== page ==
Andrew Heaney and Jake Irvin are the listed hurlers here as the Nationals draw another lefty. They didn’t do much of anything against Cody Bradford yesterday, continuing what has become an ugly pattern for them over the last several weeks. Early in the season, the Nationals punished lefties. Lately, they’re a borderline bottom-five offense in that split.
Heaney is a tough guy to handicap. He has a solid K% with a good Hard Hit%, but he’s allowed an 11.7% Barrel% (three in each of his last three starts) and 14 homers in 83 innings. He’s very feast or famine from pitch to pitch, let alone game to game. That being said, he’s actually been good in most of his games. He’s allowed six or more runs three times, accounting for 19 of the 38 earned runs he has allowed. He’s allowed four runs twice and then held the opposition to three or fewer runs in 11 starts.
He has issues working deep into games with 35% of his plate appearances ending in a strikeout or walk, so that creates a lot of deep counts. He actually has a good 11.5% SwStr% and he’s been well above that number in five of his last six starts, so there’s some explosiveness to his stuff.
Irvin is the opposite. While his K% + BB% is nearly 28%, that’s with a 16.8% K% and a 10.8% BB%. He’s walked a lot of guys, but has a 4.70 ERA with a 4.99 FIP because he’s only allowed six home runs. He’s only allowed 52 hits as well, as a byproduct of a solid 36.5% Hard Hit% and a 7.8% Barrel%. He’s worked around a terrible 5.6% SwStr% and that high walk rate by limiting the amount of hard contact that he has allowed.
Most would say that he’s a bad pitcher and I can’t disagree, but he is a battler and it’s allowed him to mostly limit damage. However, he hasn’t faced a lot of lineups with a lot of power. In his last five starts, he’s faced the Diamondbacks twice, Marlins, Mariners, and Reds. Texas is sixth in homers. Those other teams are 12th, 23rd, 15th, and 18th. Texas is third in Hard Hit%. Those other teams are 21st, 25th, 7th, and 28th.
Pitching to contact and giving free baserunners to Texas is a different beast. I think Heaney has the chance to be good here. I also think Texas is still engaged, while Washington is likely looking forward to hitting the All-Star Break. While Heaney has allowed a lot of hard contact and some barrels, Washington is 29th in Barrel% and 26th in Hard Hit%.
I like this matchup a lot for the Rangers and think they win it running away.
Pick: Rangers Run Line -1.5 (-115)
Tampa Bay dropped six in a row with the loss to the Braves on Friday night and they’re having some serious run-scoring issues. They’ve scored one run in three of the last four games and now draw Spencer Strider on Saturday. Strider seems to have made the necessary adjustments with four earned runs allowed on 17 hits in his last 19.2 innings pitched. He had allowed 13 runs over nine innings prior to that, but I think he’s back.
He’s struck out 155 batters in 98.1 innings, including 28 in his last three starts against just three walks. That’s not exactly what you want to see if you’re the Rays. Also, Strider has cut down on the hard contact he’s yielded in his last three starts as well.
Taj Bradley has a lot of positive regression signs in his profile with a 5.27 ERA, but a 3.94 xERA and a 3.86 FIP over 56.1 innings pitched. Bradley has struck out 30.8% of opposing batters, but has also allowed a 44.4% Hard Hit% on the season. He has allowed 12 runs on 17 hits in his last two starts and five of those hits have left the ballpark. He’s allowed a ton of hard contact lately and six barrels in his last two starts.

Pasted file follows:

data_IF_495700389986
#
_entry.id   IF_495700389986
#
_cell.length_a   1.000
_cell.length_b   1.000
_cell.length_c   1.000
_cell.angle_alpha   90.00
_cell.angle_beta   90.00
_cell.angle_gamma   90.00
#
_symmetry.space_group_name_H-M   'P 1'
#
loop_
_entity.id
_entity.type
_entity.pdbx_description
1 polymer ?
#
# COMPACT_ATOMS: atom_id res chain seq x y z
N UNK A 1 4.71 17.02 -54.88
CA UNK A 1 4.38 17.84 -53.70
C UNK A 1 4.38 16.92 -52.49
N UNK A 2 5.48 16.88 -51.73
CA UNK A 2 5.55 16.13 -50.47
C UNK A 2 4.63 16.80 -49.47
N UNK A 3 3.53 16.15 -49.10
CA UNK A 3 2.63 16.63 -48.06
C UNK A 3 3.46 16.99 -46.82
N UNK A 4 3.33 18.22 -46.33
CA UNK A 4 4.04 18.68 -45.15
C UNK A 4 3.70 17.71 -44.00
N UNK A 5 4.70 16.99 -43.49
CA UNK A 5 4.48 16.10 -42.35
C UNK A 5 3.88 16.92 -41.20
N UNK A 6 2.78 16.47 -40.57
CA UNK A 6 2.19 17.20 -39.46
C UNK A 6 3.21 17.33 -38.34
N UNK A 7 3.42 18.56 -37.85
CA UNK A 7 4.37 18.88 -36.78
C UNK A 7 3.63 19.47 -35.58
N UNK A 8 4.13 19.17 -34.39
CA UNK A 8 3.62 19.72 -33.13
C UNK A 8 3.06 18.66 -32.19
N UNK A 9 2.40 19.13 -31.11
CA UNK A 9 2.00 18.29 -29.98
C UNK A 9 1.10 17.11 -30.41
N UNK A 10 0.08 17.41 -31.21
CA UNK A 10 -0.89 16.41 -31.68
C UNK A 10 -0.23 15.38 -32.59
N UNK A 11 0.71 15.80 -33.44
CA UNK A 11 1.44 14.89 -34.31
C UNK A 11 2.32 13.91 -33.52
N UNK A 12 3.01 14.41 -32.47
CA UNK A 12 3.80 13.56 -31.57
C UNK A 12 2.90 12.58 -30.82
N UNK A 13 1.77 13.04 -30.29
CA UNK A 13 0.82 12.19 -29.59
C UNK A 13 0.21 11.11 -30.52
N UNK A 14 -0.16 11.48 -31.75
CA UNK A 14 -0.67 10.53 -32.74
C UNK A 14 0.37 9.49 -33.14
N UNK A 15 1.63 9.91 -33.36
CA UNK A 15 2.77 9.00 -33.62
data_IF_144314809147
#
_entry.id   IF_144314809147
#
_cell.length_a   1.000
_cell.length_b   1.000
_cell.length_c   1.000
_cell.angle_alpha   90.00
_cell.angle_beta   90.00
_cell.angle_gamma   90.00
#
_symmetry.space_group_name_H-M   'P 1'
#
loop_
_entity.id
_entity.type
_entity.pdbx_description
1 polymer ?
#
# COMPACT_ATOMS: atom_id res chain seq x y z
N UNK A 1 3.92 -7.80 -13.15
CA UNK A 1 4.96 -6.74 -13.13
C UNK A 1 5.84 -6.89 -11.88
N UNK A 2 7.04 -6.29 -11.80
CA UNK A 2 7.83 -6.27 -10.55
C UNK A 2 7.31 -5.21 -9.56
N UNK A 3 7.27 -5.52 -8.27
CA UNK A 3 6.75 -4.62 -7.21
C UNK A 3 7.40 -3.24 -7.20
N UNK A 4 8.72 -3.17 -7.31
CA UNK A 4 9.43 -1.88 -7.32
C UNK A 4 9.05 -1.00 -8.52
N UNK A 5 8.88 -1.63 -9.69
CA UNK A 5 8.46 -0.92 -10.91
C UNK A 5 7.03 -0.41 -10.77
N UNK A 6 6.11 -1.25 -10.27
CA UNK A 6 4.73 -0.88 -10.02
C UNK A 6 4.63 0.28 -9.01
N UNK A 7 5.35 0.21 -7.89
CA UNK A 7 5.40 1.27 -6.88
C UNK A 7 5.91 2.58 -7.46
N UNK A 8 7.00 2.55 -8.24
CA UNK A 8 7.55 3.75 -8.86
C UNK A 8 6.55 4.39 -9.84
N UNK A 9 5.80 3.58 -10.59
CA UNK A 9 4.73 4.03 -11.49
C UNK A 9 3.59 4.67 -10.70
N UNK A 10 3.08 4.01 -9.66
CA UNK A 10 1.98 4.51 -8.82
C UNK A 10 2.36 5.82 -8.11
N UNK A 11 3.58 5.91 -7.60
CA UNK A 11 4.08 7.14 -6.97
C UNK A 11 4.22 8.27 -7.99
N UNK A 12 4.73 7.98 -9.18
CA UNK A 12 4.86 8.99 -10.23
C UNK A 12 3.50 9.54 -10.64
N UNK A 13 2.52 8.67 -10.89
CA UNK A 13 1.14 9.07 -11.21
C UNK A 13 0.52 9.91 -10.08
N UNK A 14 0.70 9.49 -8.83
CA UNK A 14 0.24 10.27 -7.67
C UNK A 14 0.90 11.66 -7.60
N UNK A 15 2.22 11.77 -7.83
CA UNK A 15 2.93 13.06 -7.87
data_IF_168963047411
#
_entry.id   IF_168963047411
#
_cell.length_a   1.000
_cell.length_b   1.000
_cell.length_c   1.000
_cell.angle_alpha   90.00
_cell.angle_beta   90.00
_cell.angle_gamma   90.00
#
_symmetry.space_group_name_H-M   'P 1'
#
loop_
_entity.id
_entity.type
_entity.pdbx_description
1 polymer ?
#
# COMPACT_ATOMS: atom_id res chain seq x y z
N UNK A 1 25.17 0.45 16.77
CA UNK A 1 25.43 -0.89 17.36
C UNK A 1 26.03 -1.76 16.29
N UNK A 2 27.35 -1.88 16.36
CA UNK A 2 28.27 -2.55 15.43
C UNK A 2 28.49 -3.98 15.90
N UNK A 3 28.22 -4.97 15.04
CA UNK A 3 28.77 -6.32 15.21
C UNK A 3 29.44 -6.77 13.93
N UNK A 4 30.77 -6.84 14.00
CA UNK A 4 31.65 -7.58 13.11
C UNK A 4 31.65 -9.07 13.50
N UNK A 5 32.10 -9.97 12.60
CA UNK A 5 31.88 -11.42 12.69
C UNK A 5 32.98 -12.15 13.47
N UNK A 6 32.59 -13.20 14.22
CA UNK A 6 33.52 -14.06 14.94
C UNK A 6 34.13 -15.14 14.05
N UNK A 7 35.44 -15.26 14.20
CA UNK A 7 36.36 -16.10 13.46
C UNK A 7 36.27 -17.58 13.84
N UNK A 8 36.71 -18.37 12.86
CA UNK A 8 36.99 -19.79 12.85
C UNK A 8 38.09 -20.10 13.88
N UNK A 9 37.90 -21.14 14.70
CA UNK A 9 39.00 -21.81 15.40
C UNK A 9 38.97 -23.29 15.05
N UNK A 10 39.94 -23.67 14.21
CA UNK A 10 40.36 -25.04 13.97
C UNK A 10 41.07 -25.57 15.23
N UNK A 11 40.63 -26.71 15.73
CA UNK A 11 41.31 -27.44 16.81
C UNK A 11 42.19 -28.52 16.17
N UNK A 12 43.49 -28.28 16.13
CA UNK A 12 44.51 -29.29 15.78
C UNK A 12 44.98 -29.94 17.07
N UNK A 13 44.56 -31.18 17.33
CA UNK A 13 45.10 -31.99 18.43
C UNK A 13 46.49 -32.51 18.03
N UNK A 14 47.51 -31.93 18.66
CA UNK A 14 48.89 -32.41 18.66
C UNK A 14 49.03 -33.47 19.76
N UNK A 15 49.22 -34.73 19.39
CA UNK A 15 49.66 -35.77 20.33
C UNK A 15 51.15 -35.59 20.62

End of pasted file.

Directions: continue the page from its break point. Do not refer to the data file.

That’s not what you want to see heading into a start against Atlanta, but it’s pretty close to what Tyler Glasnow had done going into his start on Friday night. The difference is that Glasnow has a much higher SwStr% and can generate a lot of swings and misses up in the zone. Bradley, too, likes to work up in the zone with the heat, but if he doesn’t elevate it enough, he’s in trouble. Lately, he hasn’t elevated it enough. If the same outcome happens with the Braves, it’ll be a short night for him and a potentially long night for Tampa Bay.
The Rays went into Friday with a .244 wOBA against righties and a 32.9% K%. I think it’s worth laying the number with Strider here. He has the chance to completely overpower this lineup and I’m worried about the hard contact Bradley has allowed lately. He allowed a .362 wOBA in June and his one start this month hasn’t gone any better. I think the league has made its adjustments and I’m not sure his command is MLB-ready. After all, in 75 innings at Triple-A, Bradley allowed 15 home runs between last year and this year and these are much better hitters.
Pick: Braves -140
Reid Detmers and Michael Grove will square off here in what will be the last game of the first half for these two teams. Because of the way that the schedule shook out, this two-game series ends on Saturday, so that really makes this an interesting spot. Detmers has been outstanding of late, but the Angels are limping into the Break. The Dodgers are getting close to chasing down the Diamondbacks, but Grove has not pitched well at all.
Grove may ultimately be used as a bulk reliever behind an opener, so we may not have a line on this game for a while. He’s pitched poorly with a 7.02 ERA, 5.10 xERA and a 5.19 FIP in 41 innings of work. He threw four good innings in his start back on July 3, but he’s also allowed four runs in four of his last six outings, including one where he allowed four solo homers to the White Sox.
Over his last five starts, Detmers has been insane. He’s got a 1.42 ERA with a 2.75 FIP and has 43 strikeouts against 10 walks. He’s allowed just five earned runs total and just 15 hits. His Hard Hit% is just 34.8% with a 6.1% Barrel% and a 13.7% SwStr%. He’s faced the Cubs, Rangers, Dodgers, White Sox, and Diamondbacks in that mix as well, so it’s not like he’s faced a bunch of scrubs.
He went seven shutout against the Dodgers with eight strikeouts in that June 20 start. I don’t know if he can replicate that here, but he’s throwing the ball really well right now, so I’m not looking for huge regression in his final start. I’m just not sure his teammates will be all that invested. This is an easy pass with no line and a tough situation for the Angels.
Padres 1st 5 -0.5 (-130)
Rangers -1.5 (-115)